For the companies favored by the state, “capital is cheap,” said Xiao Geng, an economist and head of Columbia University’s Global Centers in Beijing. He said the policy has helped the government keep growth rates high by steering resources to large projects.

“It is like rebuilding after a war,” he said. “But from now on, once you have finished subways and highways and airports, the low price of capital will have consequences” because those sorts of investments are no longer what the economy needs.

The government’s official aim is to channel more lending and resources to private entrepreneurs. The country’s financial regulator recently told banks that their loans to small and mid-size enterprises should grow at least as fast as their overall lending. Finance companies are being encouraged by the government to set up new “microcredit” and other services tailored to small companies.

Nicholas Lardy, an analyst at the Peterson Institute for International Economics, said recent data seemed to show a shift, with the growth in lending to households and small businesses outpacing the growth in loans to larger firms.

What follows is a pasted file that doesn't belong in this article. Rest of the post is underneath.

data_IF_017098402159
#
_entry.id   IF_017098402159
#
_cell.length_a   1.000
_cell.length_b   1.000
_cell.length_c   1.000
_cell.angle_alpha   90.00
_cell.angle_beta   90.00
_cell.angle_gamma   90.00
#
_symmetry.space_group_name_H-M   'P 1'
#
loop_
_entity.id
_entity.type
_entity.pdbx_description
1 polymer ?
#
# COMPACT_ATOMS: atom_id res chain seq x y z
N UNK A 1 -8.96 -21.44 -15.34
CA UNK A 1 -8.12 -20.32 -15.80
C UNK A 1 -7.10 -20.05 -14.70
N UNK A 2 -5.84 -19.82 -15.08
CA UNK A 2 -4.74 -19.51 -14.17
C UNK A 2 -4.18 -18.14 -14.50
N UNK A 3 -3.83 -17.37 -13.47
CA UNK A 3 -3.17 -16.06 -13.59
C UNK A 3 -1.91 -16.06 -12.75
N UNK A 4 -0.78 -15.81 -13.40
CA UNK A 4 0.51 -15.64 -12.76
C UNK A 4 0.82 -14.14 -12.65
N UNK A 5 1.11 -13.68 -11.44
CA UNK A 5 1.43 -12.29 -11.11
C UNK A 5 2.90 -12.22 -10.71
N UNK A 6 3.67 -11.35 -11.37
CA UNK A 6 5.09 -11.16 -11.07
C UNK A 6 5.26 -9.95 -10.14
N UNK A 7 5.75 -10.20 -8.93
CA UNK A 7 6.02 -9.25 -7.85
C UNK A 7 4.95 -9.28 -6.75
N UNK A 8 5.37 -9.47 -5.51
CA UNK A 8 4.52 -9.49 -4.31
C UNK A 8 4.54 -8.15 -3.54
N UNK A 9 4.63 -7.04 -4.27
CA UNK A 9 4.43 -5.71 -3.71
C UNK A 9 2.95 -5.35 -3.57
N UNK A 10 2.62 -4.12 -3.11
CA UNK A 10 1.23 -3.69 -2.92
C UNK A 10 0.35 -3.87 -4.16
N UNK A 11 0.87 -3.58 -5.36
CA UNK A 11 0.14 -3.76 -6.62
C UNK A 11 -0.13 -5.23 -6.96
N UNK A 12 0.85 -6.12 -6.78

But there is much ground to make up. According to a recent study of small and medium-size companies in China by Standard Chartered Bank, 40 percent of the businesses said they had no access to financing at all. In those cases, business investment or expansion had to be paid for out of the companies’ savings. The companies that received bank funding tended to be those that were already well established.

In favoring proven firms over emerging ones, banks take on less risk. But this presents what the authors of the study called “a paradox” for China’s economy. Smaller businesses “were unable to access financing due to their small size, but were also unable to expand without access to financing,” the study concluded — a situation that is probably slowing China’s transition to a more market-based and consumer-driven society.

“China is still the factory of the world, but it’s also the market of the world,” said Betty Ku, Standard Chartered’s head of small- and medium-enterprise banking for China and northeast Asia. “To strengthen China’s consumer power, small and medium enterprises are clearly important. . . . It is a huge, underserved market.”

U.S. interests